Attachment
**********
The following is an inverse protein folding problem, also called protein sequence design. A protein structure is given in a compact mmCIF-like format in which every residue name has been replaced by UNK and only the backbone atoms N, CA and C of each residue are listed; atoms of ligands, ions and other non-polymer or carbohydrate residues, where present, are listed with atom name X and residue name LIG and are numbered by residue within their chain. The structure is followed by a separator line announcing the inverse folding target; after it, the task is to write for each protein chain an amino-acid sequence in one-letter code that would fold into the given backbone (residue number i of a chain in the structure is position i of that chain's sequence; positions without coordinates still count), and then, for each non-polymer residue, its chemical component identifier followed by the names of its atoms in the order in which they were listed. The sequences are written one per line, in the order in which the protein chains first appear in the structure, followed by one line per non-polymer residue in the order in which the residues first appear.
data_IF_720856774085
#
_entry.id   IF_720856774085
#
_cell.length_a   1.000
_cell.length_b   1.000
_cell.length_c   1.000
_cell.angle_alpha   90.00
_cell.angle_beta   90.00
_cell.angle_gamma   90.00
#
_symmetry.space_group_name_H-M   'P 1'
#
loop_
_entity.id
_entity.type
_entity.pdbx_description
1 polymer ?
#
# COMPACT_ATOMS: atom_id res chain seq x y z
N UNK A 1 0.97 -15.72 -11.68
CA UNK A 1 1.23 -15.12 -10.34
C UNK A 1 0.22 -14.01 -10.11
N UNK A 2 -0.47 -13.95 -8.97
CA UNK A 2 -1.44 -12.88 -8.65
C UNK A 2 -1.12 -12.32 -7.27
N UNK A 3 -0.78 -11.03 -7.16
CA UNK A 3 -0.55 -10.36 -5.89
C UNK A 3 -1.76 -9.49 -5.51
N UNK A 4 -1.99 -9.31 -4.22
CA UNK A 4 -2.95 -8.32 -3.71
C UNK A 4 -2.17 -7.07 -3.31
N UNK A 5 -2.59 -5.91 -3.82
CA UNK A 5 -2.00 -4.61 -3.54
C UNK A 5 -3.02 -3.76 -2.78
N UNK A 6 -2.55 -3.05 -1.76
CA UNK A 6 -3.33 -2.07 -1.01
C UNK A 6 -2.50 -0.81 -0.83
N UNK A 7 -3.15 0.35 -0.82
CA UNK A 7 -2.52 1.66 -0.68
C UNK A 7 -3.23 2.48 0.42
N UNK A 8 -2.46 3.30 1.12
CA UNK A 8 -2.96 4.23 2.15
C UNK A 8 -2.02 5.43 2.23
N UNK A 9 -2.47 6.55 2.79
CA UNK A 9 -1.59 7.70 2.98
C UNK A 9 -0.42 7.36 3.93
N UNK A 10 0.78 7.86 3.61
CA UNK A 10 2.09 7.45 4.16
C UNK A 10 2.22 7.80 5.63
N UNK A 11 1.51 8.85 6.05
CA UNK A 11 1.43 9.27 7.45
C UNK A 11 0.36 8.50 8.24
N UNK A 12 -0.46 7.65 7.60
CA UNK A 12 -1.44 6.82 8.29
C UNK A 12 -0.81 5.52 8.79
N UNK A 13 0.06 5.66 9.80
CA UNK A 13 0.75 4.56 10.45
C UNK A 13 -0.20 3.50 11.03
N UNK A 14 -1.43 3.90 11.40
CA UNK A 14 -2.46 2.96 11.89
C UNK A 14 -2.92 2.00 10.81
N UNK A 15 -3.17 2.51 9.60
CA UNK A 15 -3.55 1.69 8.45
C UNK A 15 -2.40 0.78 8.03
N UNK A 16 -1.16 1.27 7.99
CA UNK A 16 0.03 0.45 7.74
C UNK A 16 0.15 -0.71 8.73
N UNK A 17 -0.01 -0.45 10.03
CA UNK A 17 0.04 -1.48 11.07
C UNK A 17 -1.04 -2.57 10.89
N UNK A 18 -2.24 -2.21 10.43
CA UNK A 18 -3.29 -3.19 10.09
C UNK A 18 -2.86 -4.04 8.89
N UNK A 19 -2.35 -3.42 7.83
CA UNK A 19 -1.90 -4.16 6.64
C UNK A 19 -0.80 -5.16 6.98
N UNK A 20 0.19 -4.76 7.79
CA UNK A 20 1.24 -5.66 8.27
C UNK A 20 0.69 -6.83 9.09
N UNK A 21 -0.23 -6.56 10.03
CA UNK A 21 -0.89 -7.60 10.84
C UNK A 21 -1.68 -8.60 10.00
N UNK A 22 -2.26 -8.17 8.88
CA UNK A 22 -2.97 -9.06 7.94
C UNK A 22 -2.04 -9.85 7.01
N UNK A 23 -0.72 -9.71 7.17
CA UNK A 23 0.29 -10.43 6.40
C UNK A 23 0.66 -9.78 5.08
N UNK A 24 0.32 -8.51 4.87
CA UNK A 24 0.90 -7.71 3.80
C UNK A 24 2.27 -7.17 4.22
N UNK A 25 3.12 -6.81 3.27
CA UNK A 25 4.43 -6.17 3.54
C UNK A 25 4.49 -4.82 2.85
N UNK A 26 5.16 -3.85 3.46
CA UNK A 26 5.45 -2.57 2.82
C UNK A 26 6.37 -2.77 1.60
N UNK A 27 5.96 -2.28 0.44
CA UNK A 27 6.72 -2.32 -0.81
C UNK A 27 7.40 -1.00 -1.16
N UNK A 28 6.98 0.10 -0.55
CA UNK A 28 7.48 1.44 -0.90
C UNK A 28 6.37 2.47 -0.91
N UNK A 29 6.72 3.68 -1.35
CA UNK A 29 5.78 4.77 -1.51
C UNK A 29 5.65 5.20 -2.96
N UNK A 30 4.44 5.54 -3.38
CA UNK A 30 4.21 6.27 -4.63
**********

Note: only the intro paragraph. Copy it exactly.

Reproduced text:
The following is an inverse protein folding problem, also called protein sequence design. A protein structure is given in a compact mmCIF-like format in which every residue name has been replaced by UNK and only the backbone atoms N, CA and C of each residue are listed; atoms of ligands, ions and other non-polymer or carbohydrate residues, where present, are listed with atom name X and residue name LIG and are numbered by residue within their chain. The structure is followed by a separator line announcing the inverse folding target; after it, the task is to write for each protein chain an amino-acid sequence in one-letter code that would fold into the given backbone (residue number i of a chain in the structure is position i of that chain's sequence; positions without coordinates still count), and then, for each non-polymer residue, its chemical component identifier followed by the names of its atoms in the order in which they were listed. The sequences are written one per line, in the order in which the protein chains first appear in the structure, followed by one line per non-polymer residue in the order in which the residues first appear.